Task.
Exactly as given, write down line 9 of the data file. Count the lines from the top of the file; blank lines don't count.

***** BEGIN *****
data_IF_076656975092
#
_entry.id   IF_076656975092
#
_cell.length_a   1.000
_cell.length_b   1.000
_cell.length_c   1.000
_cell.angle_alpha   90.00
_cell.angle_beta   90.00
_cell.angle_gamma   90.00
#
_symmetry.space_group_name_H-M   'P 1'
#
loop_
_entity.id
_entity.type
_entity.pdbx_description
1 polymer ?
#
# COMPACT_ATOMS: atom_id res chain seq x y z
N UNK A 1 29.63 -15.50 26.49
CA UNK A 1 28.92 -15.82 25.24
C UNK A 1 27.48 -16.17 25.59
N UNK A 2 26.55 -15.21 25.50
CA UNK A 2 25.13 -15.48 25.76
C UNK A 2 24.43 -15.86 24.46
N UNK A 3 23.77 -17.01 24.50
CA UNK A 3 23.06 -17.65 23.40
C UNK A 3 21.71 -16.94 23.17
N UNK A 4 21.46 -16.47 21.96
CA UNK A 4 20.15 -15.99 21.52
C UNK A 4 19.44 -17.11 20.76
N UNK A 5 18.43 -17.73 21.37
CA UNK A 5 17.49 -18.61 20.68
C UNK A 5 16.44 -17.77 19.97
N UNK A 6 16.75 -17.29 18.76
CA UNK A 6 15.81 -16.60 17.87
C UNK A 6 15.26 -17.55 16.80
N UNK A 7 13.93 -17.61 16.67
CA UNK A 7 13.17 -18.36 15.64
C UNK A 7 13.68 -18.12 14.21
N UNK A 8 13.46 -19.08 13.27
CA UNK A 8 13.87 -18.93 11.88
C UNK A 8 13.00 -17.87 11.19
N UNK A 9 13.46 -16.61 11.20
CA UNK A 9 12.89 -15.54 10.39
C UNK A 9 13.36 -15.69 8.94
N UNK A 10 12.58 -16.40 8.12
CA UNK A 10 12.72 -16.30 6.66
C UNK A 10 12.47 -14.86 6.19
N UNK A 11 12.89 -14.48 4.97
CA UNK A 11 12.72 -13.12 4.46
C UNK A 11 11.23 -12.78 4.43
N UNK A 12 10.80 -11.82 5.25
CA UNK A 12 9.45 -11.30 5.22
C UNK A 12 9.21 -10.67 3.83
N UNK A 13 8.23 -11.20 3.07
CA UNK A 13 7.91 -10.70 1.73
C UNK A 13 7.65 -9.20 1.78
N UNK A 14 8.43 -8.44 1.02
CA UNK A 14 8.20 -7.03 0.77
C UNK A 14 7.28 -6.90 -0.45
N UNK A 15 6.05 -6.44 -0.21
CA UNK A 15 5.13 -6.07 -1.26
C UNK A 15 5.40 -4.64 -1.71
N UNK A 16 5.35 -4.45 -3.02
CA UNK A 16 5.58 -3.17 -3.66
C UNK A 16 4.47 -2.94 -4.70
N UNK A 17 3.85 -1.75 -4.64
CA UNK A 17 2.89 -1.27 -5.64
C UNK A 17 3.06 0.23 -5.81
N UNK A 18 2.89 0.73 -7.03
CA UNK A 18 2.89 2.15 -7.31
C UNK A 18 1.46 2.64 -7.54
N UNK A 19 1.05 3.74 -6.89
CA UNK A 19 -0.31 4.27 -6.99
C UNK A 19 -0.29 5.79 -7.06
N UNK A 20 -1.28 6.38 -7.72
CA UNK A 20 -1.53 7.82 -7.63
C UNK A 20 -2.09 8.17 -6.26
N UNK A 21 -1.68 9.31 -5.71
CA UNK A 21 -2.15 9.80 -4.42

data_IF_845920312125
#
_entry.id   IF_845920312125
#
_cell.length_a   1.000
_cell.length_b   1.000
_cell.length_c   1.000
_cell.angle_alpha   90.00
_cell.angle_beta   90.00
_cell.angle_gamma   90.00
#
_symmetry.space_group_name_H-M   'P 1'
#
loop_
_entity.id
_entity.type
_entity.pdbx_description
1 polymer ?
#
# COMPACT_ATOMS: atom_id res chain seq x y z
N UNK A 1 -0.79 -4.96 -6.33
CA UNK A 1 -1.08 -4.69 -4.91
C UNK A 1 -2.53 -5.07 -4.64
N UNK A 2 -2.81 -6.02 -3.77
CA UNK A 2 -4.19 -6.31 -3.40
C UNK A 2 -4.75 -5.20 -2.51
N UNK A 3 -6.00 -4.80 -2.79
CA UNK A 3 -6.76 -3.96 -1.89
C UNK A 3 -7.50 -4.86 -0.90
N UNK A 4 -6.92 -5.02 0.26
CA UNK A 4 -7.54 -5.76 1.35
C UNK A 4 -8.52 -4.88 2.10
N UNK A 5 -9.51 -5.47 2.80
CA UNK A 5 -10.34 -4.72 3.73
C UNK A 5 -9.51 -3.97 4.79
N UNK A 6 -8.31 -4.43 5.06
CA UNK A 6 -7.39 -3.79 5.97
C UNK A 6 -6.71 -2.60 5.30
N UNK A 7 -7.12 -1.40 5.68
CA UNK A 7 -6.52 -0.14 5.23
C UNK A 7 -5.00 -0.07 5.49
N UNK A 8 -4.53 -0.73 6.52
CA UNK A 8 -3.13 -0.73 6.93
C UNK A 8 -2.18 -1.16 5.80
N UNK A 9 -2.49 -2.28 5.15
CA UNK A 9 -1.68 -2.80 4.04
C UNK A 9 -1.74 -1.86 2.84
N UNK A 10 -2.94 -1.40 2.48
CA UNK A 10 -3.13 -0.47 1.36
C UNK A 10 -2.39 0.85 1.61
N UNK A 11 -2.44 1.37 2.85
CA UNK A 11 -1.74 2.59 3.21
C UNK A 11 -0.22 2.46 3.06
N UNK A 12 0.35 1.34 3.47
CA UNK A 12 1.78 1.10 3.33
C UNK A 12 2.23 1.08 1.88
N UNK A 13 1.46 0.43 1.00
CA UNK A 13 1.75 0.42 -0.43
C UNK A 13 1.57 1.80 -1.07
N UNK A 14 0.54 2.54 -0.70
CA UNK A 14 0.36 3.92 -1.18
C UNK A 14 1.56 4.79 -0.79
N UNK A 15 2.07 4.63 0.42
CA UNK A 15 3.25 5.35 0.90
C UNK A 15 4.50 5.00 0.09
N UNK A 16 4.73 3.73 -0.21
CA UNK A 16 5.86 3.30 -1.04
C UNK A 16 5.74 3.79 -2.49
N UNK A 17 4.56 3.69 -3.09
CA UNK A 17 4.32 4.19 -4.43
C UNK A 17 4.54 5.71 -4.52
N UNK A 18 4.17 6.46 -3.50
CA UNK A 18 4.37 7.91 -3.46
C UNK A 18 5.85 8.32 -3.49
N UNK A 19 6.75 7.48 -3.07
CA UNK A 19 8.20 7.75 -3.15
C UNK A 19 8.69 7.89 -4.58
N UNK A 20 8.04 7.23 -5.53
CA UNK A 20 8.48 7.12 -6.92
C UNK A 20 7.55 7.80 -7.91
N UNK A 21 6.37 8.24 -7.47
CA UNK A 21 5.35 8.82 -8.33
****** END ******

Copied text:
_cell.angle_beta   90.00